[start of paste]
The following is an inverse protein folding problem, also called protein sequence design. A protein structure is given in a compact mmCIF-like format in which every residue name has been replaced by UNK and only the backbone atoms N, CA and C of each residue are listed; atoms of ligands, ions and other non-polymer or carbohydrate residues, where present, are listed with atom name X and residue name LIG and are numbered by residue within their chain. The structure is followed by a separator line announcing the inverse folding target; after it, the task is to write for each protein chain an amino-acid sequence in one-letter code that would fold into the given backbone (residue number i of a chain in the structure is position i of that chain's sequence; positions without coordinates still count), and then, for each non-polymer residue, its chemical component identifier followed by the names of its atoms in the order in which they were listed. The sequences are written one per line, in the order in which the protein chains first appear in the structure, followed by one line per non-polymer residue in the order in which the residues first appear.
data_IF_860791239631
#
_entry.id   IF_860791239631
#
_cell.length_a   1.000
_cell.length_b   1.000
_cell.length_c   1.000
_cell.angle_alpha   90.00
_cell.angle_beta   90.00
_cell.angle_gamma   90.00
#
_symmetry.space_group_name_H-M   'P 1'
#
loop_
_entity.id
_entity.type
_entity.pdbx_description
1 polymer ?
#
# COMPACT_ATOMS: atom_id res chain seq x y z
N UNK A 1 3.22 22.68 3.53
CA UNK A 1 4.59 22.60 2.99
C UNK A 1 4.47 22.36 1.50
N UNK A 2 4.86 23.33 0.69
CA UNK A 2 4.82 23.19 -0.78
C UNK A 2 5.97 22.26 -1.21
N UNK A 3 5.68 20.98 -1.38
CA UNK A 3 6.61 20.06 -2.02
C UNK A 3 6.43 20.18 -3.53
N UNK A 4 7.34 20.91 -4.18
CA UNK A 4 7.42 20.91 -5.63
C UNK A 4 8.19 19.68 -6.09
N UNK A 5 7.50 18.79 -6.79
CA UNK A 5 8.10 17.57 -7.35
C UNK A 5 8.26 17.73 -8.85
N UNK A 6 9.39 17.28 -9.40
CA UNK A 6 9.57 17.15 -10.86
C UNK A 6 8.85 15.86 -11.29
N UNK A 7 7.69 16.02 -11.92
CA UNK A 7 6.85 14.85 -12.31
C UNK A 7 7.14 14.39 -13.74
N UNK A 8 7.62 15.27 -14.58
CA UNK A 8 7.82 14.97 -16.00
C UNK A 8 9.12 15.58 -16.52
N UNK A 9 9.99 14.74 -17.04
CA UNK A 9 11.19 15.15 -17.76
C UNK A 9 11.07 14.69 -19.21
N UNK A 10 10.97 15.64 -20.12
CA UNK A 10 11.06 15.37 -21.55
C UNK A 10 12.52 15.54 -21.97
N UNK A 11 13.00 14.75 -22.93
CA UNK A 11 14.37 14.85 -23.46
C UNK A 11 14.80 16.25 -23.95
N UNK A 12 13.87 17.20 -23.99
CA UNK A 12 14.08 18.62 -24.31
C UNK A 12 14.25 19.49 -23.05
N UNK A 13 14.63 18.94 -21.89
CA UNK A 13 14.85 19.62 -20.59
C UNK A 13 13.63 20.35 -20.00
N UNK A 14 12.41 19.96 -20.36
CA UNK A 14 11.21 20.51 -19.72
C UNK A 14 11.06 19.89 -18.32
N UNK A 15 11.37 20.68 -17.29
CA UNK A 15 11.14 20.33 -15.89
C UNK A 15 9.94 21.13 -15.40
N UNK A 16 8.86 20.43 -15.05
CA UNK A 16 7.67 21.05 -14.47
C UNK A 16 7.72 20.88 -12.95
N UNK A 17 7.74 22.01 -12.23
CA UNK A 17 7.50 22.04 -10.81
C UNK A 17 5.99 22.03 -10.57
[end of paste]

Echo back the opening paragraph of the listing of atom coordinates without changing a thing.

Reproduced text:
The following is an inverse protein folding problem, also called protein sequence design. A protein structure is given in a compact mmCIF-like format in which every residue name has been replaced by UNK and only the backbone atoms N, CA and C of each residue are listed; atoms of ligands, ions and other non-polymer or carbohydrate residues, where present, are listed with atom name X and residue name LIG and are numbered by residue within their chain. The structure is followed by a separator line announcing the inverse folding target; after it, the task is to write for each protein chain an amino-acid sequence in one-letter code that would fold into the given backbone (residue number i of a chain in the structure is position i of that chain's sequence; positions without coordinates still count), and then, for each non-polymer residue, its chemical component identifier followed by the names of its atoms in the order in which they were listed. The sequences are written one per line, in the order in which the protein chains first appear in the structure, followed by one line per non-polymer residue in the order in which the residues first appear.